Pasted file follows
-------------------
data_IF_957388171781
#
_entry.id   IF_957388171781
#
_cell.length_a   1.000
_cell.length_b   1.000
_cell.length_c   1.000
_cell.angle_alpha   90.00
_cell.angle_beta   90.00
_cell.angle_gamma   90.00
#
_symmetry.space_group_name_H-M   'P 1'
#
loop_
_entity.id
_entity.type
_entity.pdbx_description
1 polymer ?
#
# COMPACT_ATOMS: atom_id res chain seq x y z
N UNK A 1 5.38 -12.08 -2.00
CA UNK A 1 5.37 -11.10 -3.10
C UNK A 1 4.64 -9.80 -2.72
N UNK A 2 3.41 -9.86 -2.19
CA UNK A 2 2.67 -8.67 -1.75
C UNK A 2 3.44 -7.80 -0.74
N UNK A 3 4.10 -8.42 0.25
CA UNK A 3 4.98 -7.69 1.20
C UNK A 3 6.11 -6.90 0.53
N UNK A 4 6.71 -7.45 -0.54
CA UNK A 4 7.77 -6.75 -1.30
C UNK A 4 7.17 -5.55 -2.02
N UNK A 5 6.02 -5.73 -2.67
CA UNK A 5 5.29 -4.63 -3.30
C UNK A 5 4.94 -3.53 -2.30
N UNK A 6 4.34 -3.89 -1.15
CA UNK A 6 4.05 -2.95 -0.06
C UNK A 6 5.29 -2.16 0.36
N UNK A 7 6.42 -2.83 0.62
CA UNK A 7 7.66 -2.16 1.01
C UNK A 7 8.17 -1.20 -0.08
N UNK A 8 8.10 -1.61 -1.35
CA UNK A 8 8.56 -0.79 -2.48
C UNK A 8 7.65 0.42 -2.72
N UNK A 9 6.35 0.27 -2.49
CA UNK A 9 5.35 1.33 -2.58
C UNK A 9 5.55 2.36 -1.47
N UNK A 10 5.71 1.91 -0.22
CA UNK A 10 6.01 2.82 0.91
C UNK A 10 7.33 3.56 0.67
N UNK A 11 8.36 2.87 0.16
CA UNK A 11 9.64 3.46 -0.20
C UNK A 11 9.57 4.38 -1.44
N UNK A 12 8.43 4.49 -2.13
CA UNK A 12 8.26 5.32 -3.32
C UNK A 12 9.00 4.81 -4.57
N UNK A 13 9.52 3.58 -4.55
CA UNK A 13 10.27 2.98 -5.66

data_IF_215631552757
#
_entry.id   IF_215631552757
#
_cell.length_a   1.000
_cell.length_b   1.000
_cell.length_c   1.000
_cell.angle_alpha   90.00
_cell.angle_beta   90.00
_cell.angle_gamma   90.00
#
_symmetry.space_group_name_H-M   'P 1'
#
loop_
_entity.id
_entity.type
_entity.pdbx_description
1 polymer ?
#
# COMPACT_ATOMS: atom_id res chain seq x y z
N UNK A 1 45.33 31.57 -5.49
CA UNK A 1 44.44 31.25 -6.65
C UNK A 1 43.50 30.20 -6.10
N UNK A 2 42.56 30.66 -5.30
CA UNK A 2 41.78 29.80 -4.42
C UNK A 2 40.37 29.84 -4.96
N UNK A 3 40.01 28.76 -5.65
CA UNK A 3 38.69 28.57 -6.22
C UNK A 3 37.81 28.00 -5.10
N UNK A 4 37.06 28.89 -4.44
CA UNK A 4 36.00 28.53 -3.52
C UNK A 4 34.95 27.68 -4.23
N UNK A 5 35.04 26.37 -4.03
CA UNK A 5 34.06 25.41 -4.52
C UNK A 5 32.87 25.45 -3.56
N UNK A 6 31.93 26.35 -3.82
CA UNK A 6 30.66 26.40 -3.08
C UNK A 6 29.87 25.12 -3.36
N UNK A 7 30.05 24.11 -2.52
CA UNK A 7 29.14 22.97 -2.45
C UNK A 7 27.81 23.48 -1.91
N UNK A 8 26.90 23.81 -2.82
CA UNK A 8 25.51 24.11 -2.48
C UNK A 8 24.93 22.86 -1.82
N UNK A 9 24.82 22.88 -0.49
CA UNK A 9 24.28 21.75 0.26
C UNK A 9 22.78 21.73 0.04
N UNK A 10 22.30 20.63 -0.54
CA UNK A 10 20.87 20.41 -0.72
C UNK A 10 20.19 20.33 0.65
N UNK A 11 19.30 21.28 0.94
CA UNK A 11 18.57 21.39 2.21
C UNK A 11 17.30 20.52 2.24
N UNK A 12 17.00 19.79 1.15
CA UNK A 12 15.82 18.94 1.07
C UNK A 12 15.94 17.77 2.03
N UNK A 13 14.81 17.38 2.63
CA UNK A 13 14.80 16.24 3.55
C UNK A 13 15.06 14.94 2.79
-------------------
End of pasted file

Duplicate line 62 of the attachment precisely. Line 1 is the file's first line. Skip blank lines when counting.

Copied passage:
#